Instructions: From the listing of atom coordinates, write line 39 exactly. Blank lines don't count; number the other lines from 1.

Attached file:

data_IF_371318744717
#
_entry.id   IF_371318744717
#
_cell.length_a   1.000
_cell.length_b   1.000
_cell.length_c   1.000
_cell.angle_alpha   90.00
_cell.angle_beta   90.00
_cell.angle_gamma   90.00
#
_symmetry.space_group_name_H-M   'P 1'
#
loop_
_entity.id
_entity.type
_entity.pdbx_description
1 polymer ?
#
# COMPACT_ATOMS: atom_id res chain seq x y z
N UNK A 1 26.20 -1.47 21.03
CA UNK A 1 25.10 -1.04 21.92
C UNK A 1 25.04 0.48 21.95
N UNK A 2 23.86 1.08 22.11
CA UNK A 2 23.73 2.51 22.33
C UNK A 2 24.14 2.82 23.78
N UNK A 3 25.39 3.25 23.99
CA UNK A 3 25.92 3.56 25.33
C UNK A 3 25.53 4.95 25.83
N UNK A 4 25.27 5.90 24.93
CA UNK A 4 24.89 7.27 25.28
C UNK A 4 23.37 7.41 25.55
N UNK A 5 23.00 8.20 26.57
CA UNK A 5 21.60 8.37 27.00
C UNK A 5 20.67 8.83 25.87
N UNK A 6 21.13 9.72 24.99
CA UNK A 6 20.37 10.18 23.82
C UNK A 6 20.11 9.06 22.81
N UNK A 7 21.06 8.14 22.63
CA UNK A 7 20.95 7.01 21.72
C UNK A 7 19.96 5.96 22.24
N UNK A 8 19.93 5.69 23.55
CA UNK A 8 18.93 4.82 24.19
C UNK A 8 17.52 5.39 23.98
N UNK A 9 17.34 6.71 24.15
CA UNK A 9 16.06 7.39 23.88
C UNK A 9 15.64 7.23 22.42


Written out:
N UNK A 7 21.06 8.14 22.63